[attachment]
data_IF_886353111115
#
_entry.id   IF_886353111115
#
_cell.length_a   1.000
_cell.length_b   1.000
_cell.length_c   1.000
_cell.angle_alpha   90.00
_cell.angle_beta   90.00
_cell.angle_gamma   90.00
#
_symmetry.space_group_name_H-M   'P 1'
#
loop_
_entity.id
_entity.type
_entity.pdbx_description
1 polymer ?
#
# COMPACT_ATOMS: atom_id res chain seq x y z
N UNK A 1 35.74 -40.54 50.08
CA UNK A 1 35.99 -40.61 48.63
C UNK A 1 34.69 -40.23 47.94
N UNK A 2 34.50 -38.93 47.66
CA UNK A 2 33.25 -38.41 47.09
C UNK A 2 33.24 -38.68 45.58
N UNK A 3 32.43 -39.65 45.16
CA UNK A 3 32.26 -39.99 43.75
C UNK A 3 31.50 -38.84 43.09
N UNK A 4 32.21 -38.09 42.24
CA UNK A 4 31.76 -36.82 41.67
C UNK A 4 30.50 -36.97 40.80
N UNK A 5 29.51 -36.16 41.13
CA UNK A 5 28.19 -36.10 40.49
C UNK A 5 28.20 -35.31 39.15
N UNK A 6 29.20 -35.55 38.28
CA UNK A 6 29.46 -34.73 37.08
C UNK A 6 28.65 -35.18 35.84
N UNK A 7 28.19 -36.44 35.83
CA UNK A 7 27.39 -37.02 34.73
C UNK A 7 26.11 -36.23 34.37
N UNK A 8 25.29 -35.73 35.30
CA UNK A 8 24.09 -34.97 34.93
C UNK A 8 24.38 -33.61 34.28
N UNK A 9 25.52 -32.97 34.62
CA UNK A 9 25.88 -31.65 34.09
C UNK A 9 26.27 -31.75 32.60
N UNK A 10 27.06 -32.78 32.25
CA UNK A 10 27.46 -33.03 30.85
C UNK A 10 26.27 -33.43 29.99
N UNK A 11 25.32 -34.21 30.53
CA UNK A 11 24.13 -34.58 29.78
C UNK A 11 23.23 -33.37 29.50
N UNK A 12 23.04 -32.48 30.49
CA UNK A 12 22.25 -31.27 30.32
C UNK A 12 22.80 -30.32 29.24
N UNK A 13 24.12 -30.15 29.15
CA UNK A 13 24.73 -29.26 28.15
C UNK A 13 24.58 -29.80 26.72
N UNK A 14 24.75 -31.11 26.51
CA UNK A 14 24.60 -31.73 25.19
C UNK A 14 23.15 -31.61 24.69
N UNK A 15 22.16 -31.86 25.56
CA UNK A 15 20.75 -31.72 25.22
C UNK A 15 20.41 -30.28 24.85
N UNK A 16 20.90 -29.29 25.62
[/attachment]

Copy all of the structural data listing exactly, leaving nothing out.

data_IF_886353111115
#
_entry.id   IF_886353111115
#
_cell.length_a   1.000
_cell.length_b   1.000
_cell.length_c   1.000
_cell.angle_alpha   90.00
_cell.angle_beta   90.00
_cell.angle_gamma   90.00
#
_symmetry.space_group_name_H-M   'P 1'
#
loop_
_entity.id
_entity.type
_entity.pdbx_description
1 polymer ?
#
# COMPACT_ATOMS: atom_id res chain seq x y z
N UNK A 1 35.74 -40.54 50.08
CA UNK A 1 35.99 -40.61 48.63
C UNK A 1 34.69 -40.23 47.94
N UNK A 2 34.50 -38.93 47.66
CA UNK A 2 33.25 -38.41 47.09
C UNK A 2 33.24 -38.68 45.58
N UNK A 3 32.43 -39.65 45.16
CA UNK A 3 32.26 -39.99 43.75
C UNK A 3 31.50 -38.84 43.09
N UNK A 4 32.21 -38.09 42.24
CA UNK A 4 31.76 -36.82 41.67
C UNK A 4 30.50 -36.97 40.80
N UNK A 5 29.51 -36.16 41.13
CA UNK A 5 28.19 -36.10 40.49
C UNK A 5 28.20 -35.31 39.15
N UNK A 6 29.20 -35.55 38.28
CA UNK A 6 29.46 -34.73 37.08
C UNK A 6 28.65 -35.18 35.84
N UNK A 7 28.19 -36.44 35.83
CA UNK A 7 27.39 -37.02 34.73
C UNK A 7 26.11 -36.23 34.37
N UNK A 8 25.29 -35.73 35.30
CA UNK A 8 24.09 -34.97 34.93
C UNK A 8 24.38 -33.61 34.28
N UNK A 9 25.52 -32.97 34.62
CA UNK A 9 25.88 -31.65 34.09
C UNK A 9 26.27 -31.75 32.60
N UNK A 10 27.06 -32.78 32.25
CA UNK A 10 27.46 -33.03 30.85
C UNK A 10 26.27 -33.43 29.99
N UNK A 11 25.32 -34.21 30.53
CA UNK A 11 24.13 -34.58 29.78
C UNK A 11 23.23 -33.37 29.50
N UNK A 12 23.04 -32.48 30.49
CA UNK A 12 22.25 -31.27 30.32
C UNK A 12 22.80 -30.32 29.24
N UNK A 13 24.12 -30.15 29.15
CA UNK A 13 24.73 -29.26 28.15
C UNK A 13 24.58 -29.80 26.72
N UNK A 14 24.75 -31.11 26.51
CA UNK A 14 24.60 -31.73 25.19
C UNK A 14 23.15 -31.61 24.69
N UNK A 15 22.16 -31.86 25.56
CA UNK A 15 20.75 -31.72 25.22
C UNK A 15 20.41 -30.28 24.85
N UNK A 16 20.90 -29.29 25.62